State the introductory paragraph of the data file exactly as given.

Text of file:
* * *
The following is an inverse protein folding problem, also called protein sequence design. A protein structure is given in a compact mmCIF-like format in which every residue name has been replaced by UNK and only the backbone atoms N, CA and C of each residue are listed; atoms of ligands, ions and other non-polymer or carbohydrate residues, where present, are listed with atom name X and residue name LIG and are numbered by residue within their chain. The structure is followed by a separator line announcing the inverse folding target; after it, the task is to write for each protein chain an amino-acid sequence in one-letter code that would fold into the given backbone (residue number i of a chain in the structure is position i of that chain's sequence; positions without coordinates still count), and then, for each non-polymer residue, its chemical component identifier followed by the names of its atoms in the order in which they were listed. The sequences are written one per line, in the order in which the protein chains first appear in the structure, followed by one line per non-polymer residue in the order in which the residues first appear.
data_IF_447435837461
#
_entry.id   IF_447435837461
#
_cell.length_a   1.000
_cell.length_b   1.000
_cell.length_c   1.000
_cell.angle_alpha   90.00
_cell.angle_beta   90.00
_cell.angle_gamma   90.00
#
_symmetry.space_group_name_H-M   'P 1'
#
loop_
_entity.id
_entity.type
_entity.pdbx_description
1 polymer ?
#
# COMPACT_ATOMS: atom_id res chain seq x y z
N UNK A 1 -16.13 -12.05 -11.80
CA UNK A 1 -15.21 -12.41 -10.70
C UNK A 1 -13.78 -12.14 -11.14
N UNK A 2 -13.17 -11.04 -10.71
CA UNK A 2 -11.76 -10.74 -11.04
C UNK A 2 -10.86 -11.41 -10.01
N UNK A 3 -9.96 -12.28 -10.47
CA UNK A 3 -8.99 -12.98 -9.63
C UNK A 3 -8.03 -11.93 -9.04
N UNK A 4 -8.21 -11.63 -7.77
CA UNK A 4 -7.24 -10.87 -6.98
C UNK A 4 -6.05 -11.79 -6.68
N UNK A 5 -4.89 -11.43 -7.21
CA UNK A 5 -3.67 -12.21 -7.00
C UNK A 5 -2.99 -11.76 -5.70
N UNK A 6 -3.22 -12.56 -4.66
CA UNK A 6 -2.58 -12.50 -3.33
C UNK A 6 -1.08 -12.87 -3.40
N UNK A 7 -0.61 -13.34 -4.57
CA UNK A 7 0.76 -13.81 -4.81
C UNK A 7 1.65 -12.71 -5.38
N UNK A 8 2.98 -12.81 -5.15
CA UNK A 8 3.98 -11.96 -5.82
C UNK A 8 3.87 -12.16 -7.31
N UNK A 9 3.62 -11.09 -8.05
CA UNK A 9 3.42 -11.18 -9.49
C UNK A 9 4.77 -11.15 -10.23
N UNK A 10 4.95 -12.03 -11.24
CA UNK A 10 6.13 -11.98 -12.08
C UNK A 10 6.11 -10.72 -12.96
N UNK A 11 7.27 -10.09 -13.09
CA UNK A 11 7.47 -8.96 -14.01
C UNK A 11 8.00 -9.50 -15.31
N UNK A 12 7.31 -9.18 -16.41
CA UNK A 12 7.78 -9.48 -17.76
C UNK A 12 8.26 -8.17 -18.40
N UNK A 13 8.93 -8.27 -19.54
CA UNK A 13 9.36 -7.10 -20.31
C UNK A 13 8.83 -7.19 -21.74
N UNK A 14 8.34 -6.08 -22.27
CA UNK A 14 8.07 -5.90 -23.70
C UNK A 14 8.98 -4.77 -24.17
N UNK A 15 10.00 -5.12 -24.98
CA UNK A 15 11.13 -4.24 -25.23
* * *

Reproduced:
The following is an inverse protein folding problem, also called protein sequence design. A protein structure is given in a compact mmCIF-like format in which every residue name has been replaced by UNK and only the backbone atoms N, CA and C of each residue are listed; atoms of ligands, ions and other non-polymer or carbohydrate residues, where present, are listed with atom name X and residue name LIG and are numbered by residue within their chain. The structure is followed by a separator line announcing the inverse folding target; after it, the task is to write for each protein chain an amino-acid sequence in one-letter code that would fold into the given backbone (residue number i of a chain in the structure is position i of that chain's sequence; positions without coordinates still count), and then, for each non-polymer residue, its chemical component identifier followed by the names of its atoms in the order in which they were listed. The sequences are written one per line, in the order in which the protein chains first appear in the structure, followed by one line per non-polymer residue in the order in which the residues first appear.